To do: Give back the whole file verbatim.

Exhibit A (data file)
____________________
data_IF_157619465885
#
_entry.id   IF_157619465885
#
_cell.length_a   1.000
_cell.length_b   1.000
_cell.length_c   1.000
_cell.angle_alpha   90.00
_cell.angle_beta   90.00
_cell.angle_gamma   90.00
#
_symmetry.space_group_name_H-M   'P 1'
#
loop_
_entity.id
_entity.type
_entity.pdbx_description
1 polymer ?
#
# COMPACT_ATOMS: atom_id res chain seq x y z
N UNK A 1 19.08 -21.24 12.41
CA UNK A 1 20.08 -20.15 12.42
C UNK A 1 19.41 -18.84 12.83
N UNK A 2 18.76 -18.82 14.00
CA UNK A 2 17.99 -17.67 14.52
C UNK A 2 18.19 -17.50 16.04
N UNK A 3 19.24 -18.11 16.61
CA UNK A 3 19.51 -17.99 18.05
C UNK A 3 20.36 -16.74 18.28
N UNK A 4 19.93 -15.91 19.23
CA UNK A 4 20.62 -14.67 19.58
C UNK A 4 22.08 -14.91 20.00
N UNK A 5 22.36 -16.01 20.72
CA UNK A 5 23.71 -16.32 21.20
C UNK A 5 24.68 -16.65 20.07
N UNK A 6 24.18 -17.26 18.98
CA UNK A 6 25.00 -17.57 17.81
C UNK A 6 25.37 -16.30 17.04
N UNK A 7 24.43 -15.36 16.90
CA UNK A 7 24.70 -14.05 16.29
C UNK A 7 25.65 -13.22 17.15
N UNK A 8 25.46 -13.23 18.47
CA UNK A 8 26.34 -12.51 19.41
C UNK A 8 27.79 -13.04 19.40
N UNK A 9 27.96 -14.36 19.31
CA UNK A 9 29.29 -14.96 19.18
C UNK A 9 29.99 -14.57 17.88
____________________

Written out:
data_IF_157619465885
#
_entry.id   IF_157619465885
#
_cell.length_a   1.000
_cell.length_b   1.000
_cell.length_c   1.000
_cell.angle_alpha   90.00
_cell.angle_beta   90.00
_cell.angle_gamma   90.00
#
_symmetry.space_group_name_H-M   'P 1'
#
loop_
_entity.id
_entity.type
_entity.pdbx_description
1 polymer ?
#
# COMPACT_ATOMS: atom_id res chain seq x y z
N UNK A 1 19.08 -21.24 12.41
CA UNK A 1 20.08 -20.15 12.42
C UNK A 1 19.41 -18.84 12.83
N UNK A 2 18.76 -18.82 14.00
CA UNK A 2 17.99 -17.67 14.52
C UNK A 2 18.19 -17.50 16.04
N UNK A 3 19.24 -18.11 16.61
CA UNK A 3 19.51 -17.99 18.05
C UNK A 3 20.36 -16.74 18.28
N UNK A 4 19.93 -15.91 19.23
CA UNK A 4 20.62 -14.67 19.58
C UNK A 4 22.08 -14.91 20.00
N UNK A 5 22.36 -16.01 20.72
CA UNK A 5 23.71 -16.32 21.20
C UNK A 5 24.68 -16.65 20.07
N UNK A 6 24.18 -17.26 18.98
CA UNK A 6 25.00 -17.57 17.81
C UNK A 6 25.37 -16.30 17.04
N UNK A 7 24.43 -15.36 16.90
CA UNK A 7 24.70 -14.05 16.29
C UNK A 7 25.65 -13.22 17.15
N UNK A 8 25.46 -13.23 18.47
CA UNK A 8 26.34 -12.51 19.41
C UNK A 8 27.79 -13.04 19.40
N UNK A 9 27.96 -14.36 19.31
CA UNK A 9 29.29 -14.96 19.18
C UNK A 9 29.99 -14.57 17.88